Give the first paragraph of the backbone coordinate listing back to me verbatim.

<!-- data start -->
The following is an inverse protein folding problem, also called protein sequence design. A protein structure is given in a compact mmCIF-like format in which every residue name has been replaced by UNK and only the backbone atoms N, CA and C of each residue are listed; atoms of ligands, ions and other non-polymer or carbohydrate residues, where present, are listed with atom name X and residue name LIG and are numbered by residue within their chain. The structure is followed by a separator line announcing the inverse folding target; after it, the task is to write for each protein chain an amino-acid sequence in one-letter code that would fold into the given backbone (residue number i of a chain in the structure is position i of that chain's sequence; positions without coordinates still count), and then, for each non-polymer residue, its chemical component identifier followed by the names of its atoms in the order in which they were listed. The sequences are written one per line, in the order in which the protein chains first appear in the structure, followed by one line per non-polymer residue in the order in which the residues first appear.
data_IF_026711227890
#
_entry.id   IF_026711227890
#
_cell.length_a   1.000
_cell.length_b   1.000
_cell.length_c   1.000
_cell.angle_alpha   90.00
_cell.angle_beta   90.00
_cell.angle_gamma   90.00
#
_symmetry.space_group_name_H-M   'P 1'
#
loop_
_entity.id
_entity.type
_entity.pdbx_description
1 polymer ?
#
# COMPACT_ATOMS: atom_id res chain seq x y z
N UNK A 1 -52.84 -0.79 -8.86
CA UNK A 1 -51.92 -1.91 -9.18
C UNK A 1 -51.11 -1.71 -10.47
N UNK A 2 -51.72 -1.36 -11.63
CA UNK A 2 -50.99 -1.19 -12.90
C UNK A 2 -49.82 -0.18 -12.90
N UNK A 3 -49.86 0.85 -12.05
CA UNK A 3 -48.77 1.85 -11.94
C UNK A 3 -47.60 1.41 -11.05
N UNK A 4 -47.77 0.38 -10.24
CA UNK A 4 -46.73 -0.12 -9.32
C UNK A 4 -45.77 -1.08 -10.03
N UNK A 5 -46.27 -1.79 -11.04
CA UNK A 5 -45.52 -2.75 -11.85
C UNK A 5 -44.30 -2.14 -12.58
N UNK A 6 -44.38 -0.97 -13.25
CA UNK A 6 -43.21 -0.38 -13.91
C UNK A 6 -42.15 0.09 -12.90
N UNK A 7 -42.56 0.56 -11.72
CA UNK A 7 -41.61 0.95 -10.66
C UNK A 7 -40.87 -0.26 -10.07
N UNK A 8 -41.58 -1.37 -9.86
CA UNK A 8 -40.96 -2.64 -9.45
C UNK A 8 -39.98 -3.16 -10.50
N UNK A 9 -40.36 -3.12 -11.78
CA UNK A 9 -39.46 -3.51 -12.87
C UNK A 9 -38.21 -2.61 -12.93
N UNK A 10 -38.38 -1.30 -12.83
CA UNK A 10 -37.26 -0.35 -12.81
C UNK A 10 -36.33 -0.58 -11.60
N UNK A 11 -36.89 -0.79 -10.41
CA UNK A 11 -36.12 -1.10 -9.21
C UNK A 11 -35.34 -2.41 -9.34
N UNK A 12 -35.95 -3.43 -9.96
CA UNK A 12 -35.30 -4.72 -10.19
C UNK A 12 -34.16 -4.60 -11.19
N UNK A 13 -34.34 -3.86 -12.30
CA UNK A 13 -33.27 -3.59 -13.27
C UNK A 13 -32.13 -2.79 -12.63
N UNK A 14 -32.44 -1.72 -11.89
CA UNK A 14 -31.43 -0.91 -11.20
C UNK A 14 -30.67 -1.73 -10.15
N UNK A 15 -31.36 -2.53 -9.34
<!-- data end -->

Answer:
The following is an inverse protein folding problem, also called protein sequence design. A protein structure is given in a compact mmCIF-like format in which every residue name has been replaced by UNK and only the backbone atoms N, CA and C of each residue are listed; atoms of ligands, ions and other non-polymer or carbohydrate residues, where present, are listed with atom name X and residue name LIG and are numbered by residue within their chain. The structure is followed by a separator line announcing the inverse folding target; after it, the task is to write for each protein chain an amino-acid sequence in one-letter code that would fold into the given backbone (residue number i of a chain in the structure is position i of that chain's sequence; positions without coordinates still count), and then, for each non-polymer residue, its chemical component identifier followed by the names of its atoms in the order in which they were listed. The sequences are written one per line, in the order in which the protein chains first appear in the structure, followed by one line per non-polymer residue in the order in which the residues first appear.